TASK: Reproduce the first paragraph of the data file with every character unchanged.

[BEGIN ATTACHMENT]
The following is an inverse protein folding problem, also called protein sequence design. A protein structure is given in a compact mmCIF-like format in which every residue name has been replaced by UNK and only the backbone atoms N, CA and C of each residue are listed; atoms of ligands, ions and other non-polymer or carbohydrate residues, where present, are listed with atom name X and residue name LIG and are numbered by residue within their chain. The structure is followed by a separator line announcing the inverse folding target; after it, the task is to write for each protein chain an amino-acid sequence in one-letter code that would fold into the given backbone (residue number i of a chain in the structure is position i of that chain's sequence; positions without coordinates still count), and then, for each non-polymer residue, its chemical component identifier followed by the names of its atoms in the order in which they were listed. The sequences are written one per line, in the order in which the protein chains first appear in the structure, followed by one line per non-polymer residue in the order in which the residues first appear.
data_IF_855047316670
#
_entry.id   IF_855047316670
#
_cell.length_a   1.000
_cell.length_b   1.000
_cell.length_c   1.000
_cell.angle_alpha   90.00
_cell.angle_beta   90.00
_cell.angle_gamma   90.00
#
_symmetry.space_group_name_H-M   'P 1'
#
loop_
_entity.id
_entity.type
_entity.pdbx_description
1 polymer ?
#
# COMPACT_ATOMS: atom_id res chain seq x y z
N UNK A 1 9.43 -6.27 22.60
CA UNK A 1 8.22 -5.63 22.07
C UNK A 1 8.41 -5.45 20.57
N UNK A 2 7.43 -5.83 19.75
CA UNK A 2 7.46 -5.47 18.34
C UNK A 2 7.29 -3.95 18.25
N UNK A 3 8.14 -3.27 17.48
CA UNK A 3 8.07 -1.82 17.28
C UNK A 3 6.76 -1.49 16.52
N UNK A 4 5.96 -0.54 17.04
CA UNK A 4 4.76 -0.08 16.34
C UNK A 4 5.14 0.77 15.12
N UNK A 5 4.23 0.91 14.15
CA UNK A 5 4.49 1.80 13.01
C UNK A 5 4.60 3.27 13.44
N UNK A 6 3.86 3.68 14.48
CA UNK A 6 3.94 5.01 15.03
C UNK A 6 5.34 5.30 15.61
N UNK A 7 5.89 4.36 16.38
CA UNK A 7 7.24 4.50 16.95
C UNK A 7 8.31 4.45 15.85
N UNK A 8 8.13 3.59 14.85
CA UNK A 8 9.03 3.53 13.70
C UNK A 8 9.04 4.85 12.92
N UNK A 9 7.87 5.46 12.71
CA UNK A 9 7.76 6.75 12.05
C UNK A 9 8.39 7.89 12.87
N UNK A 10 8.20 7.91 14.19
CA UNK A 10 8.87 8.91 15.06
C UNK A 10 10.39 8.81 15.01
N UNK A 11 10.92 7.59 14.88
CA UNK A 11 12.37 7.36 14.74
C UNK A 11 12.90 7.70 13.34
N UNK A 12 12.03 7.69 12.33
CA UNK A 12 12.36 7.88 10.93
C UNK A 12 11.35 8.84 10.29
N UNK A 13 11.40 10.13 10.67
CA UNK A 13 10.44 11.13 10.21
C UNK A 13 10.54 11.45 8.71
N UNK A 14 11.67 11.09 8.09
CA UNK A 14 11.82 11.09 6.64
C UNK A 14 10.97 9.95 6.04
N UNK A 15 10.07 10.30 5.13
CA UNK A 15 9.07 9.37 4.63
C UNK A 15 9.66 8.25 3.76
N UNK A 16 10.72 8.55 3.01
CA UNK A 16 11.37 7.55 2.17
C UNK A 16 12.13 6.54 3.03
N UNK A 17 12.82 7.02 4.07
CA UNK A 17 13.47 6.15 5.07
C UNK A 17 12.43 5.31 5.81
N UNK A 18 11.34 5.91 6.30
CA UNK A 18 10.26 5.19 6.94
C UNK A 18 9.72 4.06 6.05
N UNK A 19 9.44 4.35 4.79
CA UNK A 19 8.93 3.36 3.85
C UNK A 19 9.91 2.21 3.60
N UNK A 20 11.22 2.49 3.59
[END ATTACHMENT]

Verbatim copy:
The following is an inverse protein folding problem, also called protein sequence design. A protein structure is given in a compact mmCIF-like format in which every residue name has been replaced by UNK and only the backbone atoms N, CA and C of each residue are listed; atoms of ligands, ions and other non-polymer or carbohydrate residues, where present, are listed with atom name X and residue name LIG and are numbered by residue within their chain. The structure is followed by a separator line announcing the inverse folding target; after it, the task is to write for each protein chain an amino-acid sequence in one-letter code that would fold into the given backbone (residue number i of a chain in the structure is position i of that chain's sequence; positions without coordinates still count), and then, for each non-polymer residue, its chemical component identifier followed by the names of its atoms in the order in which they were listed. The sequences are written one per line, in the order in which the protein chains first appear in the structure, followed by one line per non-polymer residue in the order in which the residues first appear.